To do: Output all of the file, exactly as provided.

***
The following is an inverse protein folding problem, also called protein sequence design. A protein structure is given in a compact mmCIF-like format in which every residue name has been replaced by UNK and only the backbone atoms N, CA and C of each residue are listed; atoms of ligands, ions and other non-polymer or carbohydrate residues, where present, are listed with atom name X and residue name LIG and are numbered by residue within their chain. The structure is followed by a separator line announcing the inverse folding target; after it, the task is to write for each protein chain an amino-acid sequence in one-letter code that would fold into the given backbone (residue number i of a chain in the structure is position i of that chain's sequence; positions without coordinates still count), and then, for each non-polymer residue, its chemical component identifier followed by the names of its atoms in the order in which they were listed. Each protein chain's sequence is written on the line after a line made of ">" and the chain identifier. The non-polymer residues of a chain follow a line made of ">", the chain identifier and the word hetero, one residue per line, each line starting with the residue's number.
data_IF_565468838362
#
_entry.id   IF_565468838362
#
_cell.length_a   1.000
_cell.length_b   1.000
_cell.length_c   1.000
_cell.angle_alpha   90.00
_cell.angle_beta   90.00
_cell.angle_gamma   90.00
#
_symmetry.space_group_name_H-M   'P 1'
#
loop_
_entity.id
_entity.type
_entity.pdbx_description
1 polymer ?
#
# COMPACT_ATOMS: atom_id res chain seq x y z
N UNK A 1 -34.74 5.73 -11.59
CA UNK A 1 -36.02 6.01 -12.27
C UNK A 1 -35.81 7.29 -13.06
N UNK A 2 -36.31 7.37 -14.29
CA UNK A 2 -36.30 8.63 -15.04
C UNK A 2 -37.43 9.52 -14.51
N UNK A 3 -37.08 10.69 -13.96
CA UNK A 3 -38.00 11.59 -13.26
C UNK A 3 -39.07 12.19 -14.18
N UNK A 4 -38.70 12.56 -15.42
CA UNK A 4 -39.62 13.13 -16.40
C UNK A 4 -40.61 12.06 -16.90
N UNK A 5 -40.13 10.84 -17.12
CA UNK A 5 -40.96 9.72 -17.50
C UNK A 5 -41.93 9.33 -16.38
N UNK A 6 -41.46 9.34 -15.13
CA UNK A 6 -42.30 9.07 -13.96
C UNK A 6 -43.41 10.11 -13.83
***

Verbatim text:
The following is an inverse protein folding problem, also called protein sequence design. A protein structure is given in a compact mmCIF-like format in which every residue name has been replaced by UNK and only the backbone atoms N, CA and C of each residue are listed; atoms of ligands, ions and other non-polymer or carbohydrate residues, where present, are listed with atom name X and residue name LIG and are numbered by residue within their chain. The structure is followed by a separator line announcing the inverse folding target; after it, the task is to write for each protein chain an amino-acid sequence in one-letter code that would fold into the given backbone (residue number i of a chain in the structure is position i of that chain's sequence; positions without coordinates still count), and then, for each non-polymer residue, its chemical component identifier followed by the names of its atoms in the order in which they were listed. Each protein chain's sequence is written on the line after a line made of ">" and the chain identifier. The non-polymer residues of a chain follow a line made of ">", the chain identifier and the word hetero, one residue per line, each line starting with the residue's number.
data_IF_565468838362
#
_entry.id   IF_565468838362
#
_cell.length_a   1.000
_cell.length_b   1.000
_cell.length_c   1.000
_cell.angle_alpha   90.00
_cell.angle_beta   90.00
_cell.angle_gamma   90.00
#
_symmetry.space_group_name_H-M   'P 1'
#
loop_
_entity.id
_entity.type
_entity.pdbx_description
1 polymer ?
#
# COMPACT_ATOMS: atom_id res chain seq x y z
N UNK A 1 -34.74 5.73 -11.59
CA UNK A 1 -36.02 6.01 -12.27
C UNK A 1 -35.81 7.29 -13.06
N UNK A 2 -36.31 7.37 -14.29
CA UNK A 2 -36.30 8.63 -15.04
C UNK A 2 -37.43 9.52 -14.51
N UNK A 3 -37.08 10.69 -13.96
CA UNK A 3 -38.00 11.59 -13.26
C UNK A 3 -39.07 12.19 -14.18
N UNK A 4 -38.70 12.56 -15.42
CA UNK A 4 -39.62 13.13 -16.40
C UNK A 4 -40.61 12.06 -16.90
N UNK A 5 -40.13 10.84 -17.12
CA UNK A 5 -40.96 9.72 -17.50
C UNK A 5 -41.93 9.33 -16.38
N UNK A 6 -41.46 9.34 -15.13
CA UNK A 6 -42.30 9.07 -13.96
C UNK A 6 -43.41 10.11 -13.83